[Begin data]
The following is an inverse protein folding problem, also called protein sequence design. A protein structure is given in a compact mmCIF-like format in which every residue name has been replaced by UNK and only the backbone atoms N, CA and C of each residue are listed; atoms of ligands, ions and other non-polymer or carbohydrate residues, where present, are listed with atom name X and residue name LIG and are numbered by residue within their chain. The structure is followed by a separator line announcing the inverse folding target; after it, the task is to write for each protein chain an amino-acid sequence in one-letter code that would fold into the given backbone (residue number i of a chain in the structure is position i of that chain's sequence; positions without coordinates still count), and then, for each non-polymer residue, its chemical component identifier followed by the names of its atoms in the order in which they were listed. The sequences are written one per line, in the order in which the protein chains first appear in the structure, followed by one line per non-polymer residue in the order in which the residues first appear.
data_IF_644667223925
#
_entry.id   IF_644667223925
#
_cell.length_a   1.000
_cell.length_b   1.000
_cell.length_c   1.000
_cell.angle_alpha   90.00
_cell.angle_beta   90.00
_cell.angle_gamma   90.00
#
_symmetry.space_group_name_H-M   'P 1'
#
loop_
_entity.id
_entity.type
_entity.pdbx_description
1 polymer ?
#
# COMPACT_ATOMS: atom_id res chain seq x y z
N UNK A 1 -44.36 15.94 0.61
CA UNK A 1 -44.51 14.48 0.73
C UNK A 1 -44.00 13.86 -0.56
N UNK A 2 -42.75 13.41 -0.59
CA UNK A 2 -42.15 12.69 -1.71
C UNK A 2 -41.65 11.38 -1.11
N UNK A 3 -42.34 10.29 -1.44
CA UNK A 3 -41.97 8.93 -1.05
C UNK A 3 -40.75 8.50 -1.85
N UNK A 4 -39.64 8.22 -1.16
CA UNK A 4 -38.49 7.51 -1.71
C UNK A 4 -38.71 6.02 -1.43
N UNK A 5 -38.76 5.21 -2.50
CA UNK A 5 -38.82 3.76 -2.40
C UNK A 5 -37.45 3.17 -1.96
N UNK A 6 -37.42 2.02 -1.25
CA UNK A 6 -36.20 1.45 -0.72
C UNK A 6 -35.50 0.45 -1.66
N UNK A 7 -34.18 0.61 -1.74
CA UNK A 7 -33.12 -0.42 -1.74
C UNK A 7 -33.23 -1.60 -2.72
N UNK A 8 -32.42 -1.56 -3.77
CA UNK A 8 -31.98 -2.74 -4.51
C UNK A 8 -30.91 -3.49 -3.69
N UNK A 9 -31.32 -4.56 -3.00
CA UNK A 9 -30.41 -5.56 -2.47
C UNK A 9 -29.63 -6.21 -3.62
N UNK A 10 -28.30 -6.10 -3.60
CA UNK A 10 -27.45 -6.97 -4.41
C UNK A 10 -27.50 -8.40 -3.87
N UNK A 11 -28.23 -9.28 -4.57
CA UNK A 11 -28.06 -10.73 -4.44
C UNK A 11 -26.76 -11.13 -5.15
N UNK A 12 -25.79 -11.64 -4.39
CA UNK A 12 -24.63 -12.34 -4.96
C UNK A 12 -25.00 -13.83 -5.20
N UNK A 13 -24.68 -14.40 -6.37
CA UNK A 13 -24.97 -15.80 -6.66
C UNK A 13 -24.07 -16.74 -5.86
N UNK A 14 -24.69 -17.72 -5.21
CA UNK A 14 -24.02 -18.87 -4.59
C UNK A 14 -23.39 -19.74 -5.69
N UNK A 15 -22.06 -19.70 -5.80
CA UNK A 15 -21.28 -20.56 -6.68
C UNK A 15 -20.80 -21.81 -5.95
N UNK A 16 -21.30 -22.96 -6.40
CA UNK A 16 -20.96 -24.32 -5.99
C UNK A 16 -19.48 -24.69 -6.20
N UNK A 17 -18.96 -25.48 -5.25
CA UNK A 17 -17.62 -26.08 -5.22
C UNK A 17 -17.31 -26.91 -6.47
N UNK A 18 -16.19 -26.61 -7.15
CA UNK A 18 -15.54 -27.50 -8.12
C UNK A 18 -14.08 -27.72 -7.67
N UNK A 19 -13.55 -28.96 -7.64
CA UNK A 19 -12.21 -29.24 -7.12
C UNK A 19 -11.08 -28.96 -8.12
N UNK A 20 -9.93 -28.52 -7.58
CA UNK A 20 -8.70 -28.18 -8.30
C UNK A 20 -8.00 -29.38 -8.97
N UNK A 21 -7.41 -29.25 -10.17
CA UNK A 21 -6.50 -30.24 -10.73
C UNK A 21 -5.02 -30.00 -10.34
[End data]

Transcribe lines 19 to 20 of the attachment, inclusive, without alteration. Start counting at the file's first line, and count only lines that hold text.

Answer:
1 polymer ?
#